Australians may soon get the green light to gather in groups of more than 100, as health authorities prepare to debate lifting coronavirus restrictions.
The Australian Health Protection Principal Committee will meet on Monday to discuss “stage three and beyond”, Deputy Chief Medical Officer Paul Kelly has confirmed.
The committee will take into account the Black Lives Matter rallies that occurred across Australia on the weekend when assessing the national cabinet’s three-step plan for states and territories to wind back restrictions, Dr Kelly said.
“At the moment, it won’t change how we are viewing those processes, but in particular states it may do, depending what happens in relation to (any) cases that crop up,” he said.
Newspoll: Morrison maintains lead
Meanwhile, voters remain approving of Prime Minister Scott Morrison’s handling of the coronavirus crisis.
The latest Newspoll, released late Sunday night by The Australian, shows the Coalition preserving its two-party-preferred lead over Labor.
Popular support for the Coalition dropped a point to 42 per cent while Labor’s primary vote also dropped a point to 34 per cent, delivering the Coalition an unchanged lead of 51-49 based on preferences.
Mr Morrison’s satisfaction level remains unchanged at 66 per cent and his disapproval level has fallen a point to 29 per cent.
These are the highest prolonged numbers for a prime minister since the early days of Labor PM Kevin Rudd’s first term in government.
Mr Morrison strengthened his position as preferred prime minister over Labor rival Anthony Albanese, retaining 56 per cent support against 26 per cent for Mr Albanese who dropped three points.
Leaders cautioned amid concerns death toll may not tell full story
The confirmed global death toll from the COVID-19 virus has reached at least 400,000 fatalities a day after the government of Brazil broke with standard public health protocols by ceasing to publish updates of the number of deaths and infections in the hard-hit country.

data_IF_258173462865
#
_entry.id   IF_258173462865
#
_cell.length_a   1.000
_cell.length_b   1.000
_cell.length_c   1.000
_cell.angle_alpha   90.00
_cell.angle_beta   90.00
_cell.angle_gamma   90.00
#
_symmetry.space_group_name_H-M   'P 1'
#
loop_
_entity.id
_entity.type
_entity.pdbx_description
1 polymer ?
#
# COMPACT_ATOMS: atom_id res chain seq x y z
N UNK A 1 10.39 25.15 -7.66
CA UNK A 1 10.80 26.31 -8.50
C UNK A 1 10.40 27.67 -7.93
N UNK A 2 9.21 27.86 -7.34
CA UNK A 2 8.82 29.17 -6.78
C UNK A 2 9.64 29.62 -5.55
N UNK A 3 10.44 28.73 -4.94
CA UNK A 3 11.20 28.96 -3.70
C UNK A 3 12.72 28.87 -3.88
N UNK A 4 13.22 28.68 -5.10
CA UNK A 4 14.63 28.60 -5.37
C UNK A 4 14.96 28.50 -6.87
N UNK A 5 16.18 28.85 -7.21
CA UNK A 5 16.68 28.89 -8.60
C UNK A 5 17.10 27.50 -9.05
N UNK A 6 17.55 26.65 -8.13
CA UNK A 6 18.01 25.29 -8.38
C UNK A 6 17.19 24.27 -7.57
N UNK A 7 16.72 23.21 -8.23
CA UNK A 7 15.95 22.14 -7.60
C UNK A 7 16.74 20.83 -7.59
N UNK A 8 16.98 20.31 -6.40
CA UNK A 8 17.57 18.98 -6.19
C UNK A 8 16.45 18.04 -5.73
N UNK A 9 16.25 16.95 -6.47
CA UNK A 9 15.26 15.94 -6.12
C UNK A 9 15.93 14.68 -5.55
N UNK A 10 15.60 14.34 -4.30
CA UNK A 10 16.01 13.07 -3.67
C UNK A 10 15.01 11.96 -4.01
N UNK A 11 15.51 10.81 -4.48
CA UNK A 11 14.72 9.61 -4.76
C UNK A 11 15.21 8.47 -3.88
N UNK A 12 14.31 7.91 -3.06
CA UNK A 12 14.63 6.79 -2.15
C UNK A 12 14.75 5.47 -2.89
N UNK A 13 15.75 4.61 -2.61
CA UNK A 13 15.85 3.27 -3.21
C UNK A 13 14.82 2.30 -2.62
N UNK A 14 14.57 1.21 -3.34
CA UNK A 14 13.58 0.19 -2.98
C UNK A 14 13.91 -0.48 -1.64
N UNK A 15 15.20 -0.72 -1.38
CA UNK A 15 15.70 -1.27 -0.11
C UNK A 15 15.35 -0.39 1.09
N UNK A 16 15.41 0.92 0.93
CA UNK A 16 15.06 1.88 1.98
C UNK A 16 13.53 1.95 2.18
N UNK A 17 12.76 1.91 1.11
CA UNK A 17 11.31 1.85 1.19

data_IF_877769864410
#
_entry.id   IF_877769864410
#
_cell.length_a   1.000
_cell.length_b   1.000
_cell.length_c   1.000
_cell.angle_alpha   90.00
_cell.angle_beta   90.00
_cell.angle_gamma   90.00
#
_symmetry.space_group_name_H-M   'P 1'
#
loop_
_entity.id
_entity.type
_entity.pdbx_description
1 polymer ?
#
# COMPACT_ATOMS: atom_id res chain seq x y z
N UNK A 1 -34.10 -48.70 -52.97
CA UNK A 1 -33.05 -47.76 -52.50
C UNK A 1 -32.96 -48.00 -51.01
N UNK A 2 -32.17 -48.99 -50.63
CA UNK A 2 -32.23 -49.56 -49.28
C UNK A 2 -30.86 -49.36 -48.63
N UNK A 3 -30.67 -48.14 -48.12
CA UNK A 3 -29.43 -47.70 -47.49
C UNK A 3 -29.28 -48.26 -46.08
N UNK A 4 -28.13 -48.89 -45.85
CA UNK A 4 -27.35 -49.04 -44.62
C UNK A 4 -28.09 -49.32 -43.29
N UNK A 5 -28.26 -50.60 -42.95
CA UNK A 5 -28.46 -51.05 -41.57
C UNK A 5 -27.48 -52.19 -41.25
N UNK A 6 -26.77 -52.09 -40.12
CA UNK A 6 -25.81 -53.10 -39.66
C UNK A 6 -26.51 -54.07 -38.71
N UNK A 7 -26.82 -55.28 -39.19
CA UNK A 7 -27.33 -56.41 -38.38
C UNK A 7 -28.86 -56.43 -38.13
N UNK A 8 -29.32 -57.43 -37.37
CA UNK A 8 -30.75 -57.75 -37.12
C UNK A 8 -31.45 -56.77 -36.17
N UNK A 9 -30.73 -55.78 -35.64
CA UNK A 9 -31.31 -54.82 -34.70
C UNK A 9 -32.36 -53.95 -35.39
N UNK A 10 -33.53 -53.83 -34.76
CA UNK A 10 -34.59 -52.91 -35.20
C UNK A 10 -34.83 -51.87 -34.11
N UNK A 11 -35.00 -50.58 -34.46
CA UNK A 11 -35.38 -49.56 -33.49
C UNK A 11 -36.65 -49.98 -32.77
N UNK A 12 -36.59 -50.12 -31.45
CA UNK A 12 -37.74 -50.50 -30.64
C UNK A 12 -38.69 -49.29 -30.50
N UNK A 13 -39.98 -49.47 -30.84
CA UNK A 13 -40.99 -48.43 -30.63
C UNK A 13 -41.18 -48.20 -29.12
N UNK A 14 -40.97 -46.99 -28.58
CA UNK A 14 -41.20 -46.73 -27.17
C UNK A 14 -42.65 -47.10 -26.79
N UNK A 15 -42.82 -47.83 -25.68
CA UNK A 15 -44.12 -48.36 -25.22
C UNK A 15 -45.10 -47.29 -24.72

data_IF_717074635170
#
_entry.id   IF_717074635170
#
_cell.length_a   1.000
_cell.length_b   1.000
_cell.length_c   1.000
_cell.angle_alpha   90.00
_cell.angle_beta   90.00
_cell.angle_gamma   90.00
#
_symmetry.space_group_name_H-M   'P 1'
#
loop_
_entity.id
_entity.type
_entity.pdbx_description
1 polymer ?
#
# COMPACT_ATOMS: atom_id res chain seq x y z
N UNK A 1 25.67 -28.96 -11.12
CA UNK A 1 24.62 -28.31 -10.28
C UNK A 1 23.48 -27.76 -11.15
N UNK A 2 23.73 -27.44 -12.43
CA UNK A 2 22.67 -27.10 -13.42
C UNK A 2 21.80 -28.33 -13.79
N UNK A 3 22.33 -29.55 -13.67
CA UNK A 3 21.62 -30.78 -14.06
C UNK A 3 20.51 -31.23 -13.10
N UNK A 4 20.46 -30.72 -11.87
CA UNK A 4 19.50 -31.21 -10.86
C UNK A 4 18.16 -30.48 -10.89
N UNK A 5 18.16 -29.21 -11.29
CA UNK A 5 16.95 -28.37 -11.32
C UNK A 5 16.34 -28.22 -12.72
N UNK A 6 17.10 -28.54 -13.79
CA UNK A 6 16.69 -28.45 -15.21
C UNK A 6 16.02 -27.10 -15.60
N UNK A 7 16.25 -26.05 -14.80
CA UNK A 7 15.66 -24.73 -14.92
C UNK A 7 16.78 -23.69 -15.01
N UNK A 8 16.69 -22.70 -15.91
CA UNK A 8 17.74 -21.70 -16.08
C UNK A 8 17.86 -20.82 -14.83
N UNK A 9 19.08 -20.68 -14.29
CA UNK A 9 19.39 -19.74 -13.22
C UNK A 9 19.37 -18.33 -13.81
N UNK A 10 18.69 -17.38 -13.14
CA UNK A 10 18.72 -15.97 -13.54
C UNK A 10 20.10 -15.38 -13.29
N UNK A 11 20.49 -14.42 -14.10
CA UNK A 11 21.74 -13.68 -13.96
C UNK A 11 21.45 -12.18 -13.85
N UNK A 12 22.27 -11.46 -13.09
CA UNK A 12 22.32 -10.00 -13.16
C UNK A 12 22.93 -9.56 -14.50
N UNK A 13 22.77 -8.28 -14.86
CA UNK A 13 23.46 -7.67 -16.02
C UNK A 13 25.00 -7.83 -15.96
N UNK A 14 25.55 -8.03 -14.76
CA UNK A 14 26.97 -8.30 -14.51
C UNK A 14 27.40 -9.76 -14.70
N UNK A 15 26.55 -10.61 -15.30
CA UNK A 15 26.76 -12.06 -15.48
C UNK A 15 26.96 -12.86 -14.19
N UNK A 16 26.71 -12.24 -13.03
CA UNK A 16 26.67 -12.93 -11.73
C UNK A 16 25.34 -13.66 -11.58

Worldwide, at least 6.9 million people had been infected by the virus as of Monday morning, according to Johns Hopkins University.
Health experts, however, believe that that tally – being used worldwide to measure the spread of the virus – falls short of showing the true tragedy of the pandemic.
Many governments have struggled to produce statistics that can reasonably be considered as true indicators of the pandemic given the scarcity of diagnostic tests especially in the first phase of the crisis.
Authorities in Italy and Spain, with more than 60,000 combined deaths, have acknowledged that their death count is larger than the story the numbers tell.
But Brazilian President Jair Bolsonaro went as far as to tweet on Saturday that his country’s disease totals are “not representative” of Brazil’s current situation, insinuating that the numbers were actually overestimating the spread of the virus.
Critics of Mr Bolsonaro said the decision was a manoeuvre by the leader to hide the depths of crisis.
Brazil’s last official numbers recorded more than 34,000 virus-related deaths, the third-highest toll in the world behind the US and the UK.
John Hopkins’ running counter puts the United States at the top of the list of most-impacted nations, with nearly 110,000 confirmed virus-related deaths there.
Europe as a whole has recorded more than 175,000 fatalities since the virus was first detected in China late last year.